Stepping down into Zaika (you have to walk below street level to enter) feels like entering a swimming pool. The walls are bathed in a deep, purple-y blue light that washes onto each white tablecloth. Besides some kitschy India-themed wallpaper (not of patterns, but featuring gilded doors and a giant Buddha)—a side effect of the restaurant’s not-so-hip location in Midtown—the décor proved relaxing as I sank my teeth into a delicious meal flavored with cumin and, at one point, blueberries.
The berries made their way into our first dish. My dining partner and I enjoyed the tohfa-e-zameen, adorably shaped yam, beetroot, and spinach tikkis paired with delicious chutneys: blueberry for the yam, spicy tomatillo for the beetroot, and raspberry for the spinach (my personal favorite), our server told us. Their thick, almost sticky consistency let us spend plenty of time with the vegetable and starchy flavors as they mingled with the chutneys in our mouths. Zameen, I learned from Google translate, means “earth,” harkening to the vegetable-heavy, earthy flavors of this delightful starter.
Next we tried salmon and pork tandoori. While my dining partner found the pork to be one of the less flavorful dishes of our meal (I found its salty, cumin-heavy taste pleasing), he closed his eyes in pure bliss while devouring the salmon. He said “wow” at least three times as he bit through its charred exterior to get to the soft, juicy fish meat. Accompanied by kinpira-style carrots (cut into thin strips and prepared with oil and sesame seeds), the salmon deserved its multi-“wow” status.
After receiving our North Indian-inspired entrées, we chatted with Zaika’s manager, Mohan Ahluwalia, a 42-year hospitality industry veteran, over steaming chicken biryani, chana masala, lamb bhuna, and corn-filled saag. (The saag featured bursts of corn instead of paneer—cheese—because my dining partner is lactose-intolerant. Management was extremely accommodating.) Ahluwalia removed his glasses in satisfaction when talking about the chana masala, reflecting our contentment with the dish. The chickpeas were crisp and doused in a sauce unlike any other I’d tasted in a New York City-based Indian restaurant (in a very good way).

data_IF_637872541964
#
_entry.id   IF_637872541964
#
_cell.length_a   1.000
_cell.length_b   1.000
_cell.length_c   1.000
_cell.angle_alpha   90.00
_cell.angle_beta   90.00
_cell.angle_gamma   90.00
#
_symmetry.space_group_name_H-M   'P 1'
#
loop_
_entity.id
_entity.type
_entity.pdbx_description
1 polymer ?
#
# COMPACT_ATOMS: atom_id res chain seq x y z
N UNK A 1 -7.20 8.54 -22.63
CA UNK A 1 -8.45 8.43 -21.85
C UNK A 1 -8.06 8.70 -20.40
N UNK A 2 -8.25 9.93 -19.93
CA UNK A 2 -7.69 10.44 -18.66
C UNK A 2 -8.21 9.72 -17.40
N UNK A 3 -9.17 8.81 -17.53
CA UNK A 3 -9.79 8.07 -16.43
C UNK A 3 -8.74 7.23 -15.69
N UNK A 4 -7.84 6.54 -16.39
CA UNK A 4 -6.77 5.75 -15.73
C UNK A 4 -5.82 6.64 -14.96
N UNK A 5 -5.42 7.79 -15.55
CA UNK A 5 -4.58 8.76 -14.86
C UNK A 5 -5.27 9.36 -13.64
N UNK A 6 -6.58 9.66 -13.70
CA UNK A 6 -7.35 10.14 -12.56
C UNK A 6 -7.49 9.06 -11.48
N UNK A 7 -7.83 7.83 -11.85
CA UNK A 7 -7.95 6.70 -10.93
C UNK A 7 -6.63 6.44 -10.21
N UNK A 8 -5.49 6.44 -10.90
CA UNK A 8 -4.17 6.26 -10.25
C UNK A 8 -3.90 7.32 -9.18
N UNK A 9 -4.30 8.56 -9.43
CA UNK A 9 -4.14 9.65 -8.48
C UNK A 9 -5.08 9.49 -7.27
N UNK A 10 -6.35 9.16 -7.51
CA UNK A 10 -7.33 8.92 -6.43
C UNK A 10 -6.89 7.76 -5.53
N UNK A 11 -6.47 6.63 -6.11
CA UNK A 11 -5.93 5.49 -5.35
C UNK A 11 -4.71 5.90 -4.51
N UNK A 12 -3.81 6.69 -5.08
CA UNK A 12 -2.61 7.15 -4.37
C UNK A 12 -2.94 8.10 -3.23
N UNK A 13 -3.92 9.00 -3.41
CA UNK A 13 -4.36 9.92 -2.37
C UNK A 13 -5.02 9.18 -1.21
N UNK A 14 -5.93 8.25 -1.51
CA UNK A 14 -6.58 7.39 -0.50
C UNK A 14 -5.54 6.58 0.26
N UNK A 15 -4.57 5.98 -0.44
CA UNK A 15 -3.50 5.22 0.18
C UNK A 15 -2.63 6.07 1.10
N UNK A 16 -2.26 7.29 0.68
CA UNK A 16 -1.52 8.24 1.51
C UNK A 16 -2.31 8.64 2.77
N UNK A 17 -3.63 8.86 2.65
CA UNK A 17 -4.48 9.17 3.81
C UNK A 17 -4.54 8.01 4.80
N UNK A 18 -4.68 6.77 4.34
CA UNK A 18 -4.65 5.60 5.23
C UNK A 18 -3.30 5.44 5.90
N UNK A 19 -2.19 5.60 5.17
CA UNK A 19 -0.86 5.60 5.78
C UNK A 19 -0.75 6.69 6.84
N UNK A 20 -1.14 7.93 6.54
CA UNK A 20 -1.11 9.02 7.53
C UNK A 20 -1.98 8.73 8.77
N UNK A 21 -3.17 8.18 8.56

Later, as tender lamb broke apart and melted in my mouth, I listened to our server explain how Zaika had opened up in February and how her commute to the restaurant is so easy because she lives in Queens. It turns out she and I share a proclivity for spicy drinks. I’d ordered her favorite Zaika signature cocktail—a guava jalapeño margarita, made with agave and tequila. At once spicy, sweet, and salty in nearly equal measure, it “has everything,” our server said. It did.
Rather than culinary masters as the food would suggest, Zaika was created by two physicians. Food from the upscale eatery comes from the mind of Chef Raamanuj, who earned his culinary degree in Jaipur before moving on to restaurants in Delhi and, eventually, the United States, where he helped Tamarind Tribeca earn three Michelin stars.
While sopping up the remaining gingery, tangy sauce on my plate with paratha that was simultaneously flaky and doughy, I watched my dining companion again close his eyes as he savored the last of his meal. He’d been going through some hard times lately, so watching saag bring him so much pleasure was just as satisfying as eating the meal myself.
Zaika seats about 150 diners at adequately spaced tables. Portions are generous, so we declined dessert (opting for hot coffee and green tea instead, both welcome after we’d spent our days in rain-soaked Manhattan) and had leftovers for the next day. I liked that that the toilets were black (a personal preference) and that the servers were friendly without being overbearing. I’d recommend swinging by Zaika before or after a Broadway show. It’s close enough so that you won’t be late to Hamilton or the Mean Girls musical, but far enough that the crowds won’t overwhelm you and, unlike the many mediocre-to-bad tourist trap restaurants that populate Times Square, the food is very well worth the price.
You can visit Zaika at 230 E 44th Street in Manhattan. It’s open seven days a week, with an all-you-can-eat lunch buffet from 11:30am – 3pm every Monday through Friday. Appetizers range from $8 to $15, and entrées cost between $16 and $39. For hours and other information, check out Zaika’s website